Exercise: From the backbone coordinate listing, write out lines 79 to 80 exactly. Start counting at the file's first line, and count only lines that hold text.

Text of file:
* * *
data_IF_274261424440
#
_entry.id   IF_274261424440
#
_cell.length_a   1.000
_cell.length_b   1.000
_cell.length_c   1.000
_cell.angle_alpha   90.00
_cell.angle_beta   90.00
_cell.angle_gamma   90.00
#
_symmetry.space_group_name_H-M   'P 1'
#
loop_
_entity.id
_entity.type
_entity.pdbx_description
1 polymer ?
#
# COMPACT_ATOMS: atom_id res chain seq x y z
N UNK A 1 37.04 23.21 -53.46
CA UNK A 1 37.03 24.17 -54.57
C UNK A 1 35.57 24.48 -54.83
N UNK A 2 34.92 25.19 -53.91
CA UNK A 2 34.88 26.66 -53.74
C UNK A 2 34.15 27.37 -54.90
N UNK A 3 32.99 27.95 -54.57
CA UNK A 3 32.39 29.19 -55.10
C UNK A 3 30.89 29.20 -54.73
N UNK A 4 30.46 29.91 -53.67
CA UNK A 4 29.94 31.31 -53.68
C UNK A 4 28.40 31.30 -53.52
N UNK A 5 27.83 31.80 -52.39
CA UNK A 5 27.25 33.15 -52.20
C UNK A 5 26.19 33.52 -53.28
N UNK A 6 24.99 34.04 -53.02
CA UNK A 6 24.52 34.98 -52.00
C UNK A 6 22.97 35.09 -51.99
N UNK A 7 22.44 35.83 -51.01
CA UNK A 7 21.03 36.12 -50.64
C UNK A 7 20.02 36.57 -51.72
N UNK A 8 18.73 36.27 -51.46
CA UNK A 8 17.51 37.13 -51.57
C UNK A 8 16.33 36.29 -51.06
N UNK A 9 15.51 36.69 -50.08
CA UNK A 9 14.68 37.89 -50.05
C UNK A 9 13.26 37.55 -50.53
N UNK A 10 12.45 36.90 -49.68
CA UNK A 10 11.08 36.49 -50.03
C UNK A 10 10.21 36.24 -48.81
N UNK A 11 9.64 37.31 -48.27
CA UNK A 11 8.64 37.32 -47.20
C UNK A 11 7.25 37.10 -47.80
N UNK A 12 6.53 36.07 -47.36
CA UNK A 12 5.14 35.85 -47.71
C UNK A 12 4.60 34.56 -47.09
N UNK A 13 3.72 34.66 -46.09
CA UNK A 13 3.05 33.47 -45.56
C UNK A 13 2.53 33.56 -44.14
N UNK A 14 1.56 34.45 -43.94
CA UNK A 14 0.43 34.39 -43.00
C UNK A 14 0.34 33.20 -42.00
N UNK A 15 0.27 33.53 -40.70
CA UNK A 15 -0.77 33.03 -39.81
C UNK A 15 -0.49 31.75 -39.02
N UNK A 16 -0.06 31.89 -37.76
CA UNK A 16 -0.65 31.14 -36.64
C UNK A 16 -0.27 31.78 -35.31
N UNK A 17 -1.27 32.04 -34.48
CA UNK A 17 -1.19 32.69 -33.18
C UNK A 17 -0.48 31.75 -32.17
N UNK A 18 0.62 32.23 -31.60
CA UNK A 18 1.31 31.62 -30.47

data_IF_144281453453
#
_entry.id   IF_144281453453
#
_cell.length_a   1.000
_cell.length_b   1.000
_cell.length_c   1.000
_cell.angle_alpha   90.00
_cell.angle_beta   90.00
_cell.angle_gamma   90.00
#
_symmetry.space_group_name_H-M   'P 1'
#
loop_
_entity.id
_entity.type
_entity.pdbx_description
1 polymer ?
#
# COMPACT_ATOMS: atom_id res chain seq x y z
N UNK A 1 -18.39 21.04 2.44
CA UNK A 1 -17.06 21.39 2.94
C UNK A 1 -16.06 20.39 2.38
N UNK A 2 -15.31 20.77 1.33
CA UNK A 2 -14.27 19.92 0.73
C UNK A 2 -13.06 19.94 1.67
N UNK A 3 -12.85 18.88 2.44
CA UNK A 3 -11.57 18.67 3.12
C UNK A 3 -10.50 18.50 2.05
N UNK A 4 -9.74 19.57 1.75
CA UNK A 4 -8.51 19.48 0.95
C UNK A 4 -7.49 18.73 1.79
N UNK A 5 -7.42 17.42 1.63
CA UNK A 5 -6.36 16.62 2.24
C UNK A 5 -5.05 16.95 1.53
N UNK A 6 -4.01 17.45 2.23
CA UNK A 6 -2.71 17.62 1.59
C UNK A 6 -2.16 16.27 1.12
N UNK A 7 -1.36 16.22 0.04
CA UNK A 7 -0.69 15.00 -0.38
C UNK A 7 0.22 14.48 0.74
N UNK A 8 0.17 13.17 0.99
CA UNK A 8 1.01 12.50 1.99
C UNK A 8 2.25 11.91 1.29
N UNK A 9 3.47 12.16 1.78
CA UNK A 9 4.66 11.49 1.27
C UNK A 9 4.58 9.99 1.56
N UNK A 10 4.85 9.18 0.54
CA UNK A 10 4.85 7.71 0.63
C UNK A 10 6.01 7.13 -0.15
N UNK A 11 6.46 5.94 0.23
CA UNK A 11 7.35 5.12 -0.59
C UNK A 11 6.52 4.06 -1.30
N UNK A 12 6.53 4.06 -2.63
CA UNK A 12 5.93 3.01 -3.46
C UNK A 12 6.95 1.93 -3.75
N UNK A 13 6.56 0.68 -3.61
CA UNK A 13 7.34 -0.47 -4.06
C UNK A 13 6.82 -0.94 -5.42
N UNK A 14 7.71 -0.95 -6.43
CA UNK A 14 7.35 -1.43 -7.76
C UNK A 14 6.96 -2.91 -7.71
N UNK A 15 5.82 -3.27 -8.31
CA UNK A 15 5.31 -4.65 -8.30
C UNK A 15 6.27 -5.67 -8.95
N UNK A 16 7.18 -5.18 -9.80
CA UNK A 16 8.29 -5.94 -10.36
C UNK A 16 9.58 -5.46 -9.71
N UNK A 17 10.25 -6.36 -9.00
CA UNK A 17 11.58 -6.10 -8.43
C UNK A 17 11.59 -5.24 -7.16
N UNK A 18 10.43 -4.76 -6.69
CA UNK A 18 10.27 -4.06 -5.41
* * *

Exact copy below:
_cell.length_b   1.000
_cell.length_c   1.000